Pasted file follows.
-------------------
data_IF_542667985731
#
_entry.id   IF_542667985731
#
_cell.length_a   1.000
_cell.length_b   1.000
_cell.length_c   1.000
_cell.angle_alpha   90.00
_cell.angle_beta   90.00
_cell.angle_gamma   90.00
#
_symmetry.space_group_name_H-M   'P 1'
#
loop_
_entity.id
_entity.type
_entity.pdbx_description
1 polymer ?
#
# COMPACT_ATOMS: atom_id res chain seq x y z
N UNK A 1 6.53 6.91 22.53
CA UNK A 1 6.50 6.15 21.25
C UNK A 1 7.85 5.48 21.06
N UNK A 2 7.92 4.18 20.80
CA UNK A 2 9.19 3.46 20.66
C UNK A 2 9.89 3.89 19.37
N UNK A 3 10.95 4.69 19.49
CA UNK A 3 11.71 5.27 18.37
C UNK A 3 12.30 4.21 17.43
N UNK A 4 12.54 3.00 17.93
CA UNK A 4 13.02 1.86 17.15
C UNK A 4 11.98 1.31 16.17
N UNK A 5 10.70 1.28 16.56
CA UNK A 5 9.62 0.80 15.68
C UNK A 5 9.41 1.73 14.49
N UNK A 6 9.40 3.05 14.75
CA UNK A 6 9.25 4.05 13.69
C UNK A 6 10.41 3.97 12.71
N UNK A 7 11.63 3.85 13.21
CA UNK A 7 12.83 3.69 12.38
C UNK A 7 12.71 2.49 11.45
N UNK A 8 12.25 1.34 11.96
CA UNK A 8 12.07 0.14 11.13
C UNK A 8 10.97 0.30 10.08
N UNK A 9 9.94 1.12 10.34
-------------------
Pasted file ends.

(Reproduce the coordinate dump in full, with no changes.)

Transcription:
data_IF_542667985731
#
_entry.id   IF_542667985731
#
_cell.length_a   1.000
_cell.length_b   1.000
_cell.length_c   1.000
_cell.angle_alpha   90.00
_cell.angle_beta   90.00
_cell.angle_gamma   90.00
#
_symmetry.space_group_name_H-M   'P 1'
#
loop_
_entity.id
_entity.type
_entity.pdbx_description
1 polymer ?
#
# COMPACT_ATOMS: atom_id res chain seq x y z
N UNK A 1 6.53 6.91 22.53
CA UNK A 1 6.50 6.15 21.25
C UNK A 1 7.85 5.48 21.06
N UNK A 2 7.92 4.18 20.80
CA UNK A 2 9.19 3.46 20.66
C UNK A 2 9.89 3.89 19.37
N UNK A 3 10.95 4.69 19.49
CA UNK A 3 11.71 5.27 18.37
C UNK A 3 12.30 4.21 17.43
N UNK A 4 12.54 3.00 17.93
CA UNK A 4 13.02 1.86 17.15
C UNK A 4 11.98 1.31 16.17
N UNK A 5 10.70 1.28 16.56
CA UNK A 5 9.62 0.80 15.68
C UNK A 5 9.41 1.73 14.49
N UNK A 6 9.40 3.05 14.75
CA UNK A 6 9.25 4.05 13.69
C UNK A 6 10.41 3.97 12.71
N UNK A 7 11.63 3.85 13.21
CA UNK A 7 12.83 3.69 12.38
C UNK A 7 12.71 2.49 11.45
N UNK A 8 12.25 1.34 11.96
CA UNK A 8 12.07 0.14 11.13
C UNK A 8 10.97 0.30 10.08
N UNK A 9 9.94 1.12 10.34